Post Mauryan Period of India Study Materials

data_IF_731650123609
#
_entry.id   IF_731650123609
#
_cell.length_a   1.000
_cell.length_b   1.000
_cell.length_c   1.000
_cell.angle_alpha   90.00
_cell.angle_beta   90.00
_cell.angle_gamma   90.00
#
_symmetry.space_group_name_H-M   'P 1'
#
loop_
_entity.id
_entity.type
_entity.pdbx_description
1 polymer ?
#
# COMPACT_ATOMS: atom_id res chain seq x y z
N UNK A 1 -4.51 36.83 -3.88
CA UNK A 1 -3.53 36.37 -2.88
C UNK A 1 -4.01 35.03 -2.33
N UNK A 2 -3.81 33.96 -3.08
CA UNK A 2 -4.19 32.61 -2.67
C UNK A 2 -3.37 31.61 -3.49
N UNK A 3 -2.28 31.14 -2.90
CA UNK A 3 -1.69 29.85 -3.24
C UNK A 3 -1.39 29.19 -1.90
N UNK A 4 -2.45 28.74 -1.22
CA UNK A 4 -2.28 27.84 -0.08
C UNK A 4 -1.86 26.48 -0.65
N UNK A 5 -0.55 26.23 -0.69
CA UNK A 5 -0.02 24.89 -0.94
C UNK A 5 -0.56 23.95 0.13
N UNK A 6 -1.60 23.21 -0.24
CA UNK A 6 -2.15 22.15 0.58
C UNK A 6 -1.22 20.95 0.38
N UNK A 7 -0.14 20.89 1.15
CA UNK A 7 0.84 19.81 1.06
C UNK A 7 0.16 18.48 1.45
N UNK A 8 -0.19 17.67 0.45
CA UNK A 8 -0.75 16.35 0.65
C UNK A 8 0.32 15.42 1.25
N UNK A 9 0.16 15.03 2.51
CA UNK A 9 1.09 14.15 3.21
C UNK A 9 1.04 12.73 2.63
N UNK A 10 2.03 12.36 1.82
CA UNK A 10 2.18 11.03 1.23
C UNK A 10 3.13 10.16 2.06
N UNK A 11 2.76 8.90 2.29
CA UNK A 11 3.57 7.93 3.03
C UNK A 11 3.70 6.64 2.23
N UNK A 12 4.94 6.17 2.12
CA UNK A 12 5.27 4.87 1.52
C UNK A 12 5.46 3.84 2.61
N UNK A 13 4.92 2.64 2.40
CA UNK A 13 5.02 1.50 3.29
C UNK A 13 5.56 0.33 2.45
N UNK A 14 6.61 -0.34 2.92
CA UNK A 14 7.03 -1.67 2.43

Following the downfall of the Mauryan Empire in the Second Century BC, the region of south Asia became a collage of regional powers India’s north-western border again was left unguarded, attracting a series of invaders between 200 BC and 300 AD. The absence of any strong resistance paved the way for various foreigners to come to India one after the other. They were the (i) Indo-Greeks (Bactrians); (ii) Indo-Parthians (Pahlavas); (iii) Indo- Scythians (Sakas) and (iv) Kushans (Yu-chi tribe). As the Aryan had done, the invaders became ‘Indianised’ in the process of their conquest and settlement. Also, this period witnessed remarkable intellectual and artistic achievement inspired by cultural diffusion and syncretism. The Indo-Greeks, or the Bactrians, of the north-west contributed to the development of numismatics; they were followed by another group from the steppes of central Asia, the Shakas (or Scythians), who settled in western India. Yet another nomadic tribe, the Yuezhi, who were forced out of the Inner Asian steppes of Mongolia, drove the Shakas out of north-western India and established the Kushana Kingdom (first century BC to third century AD).
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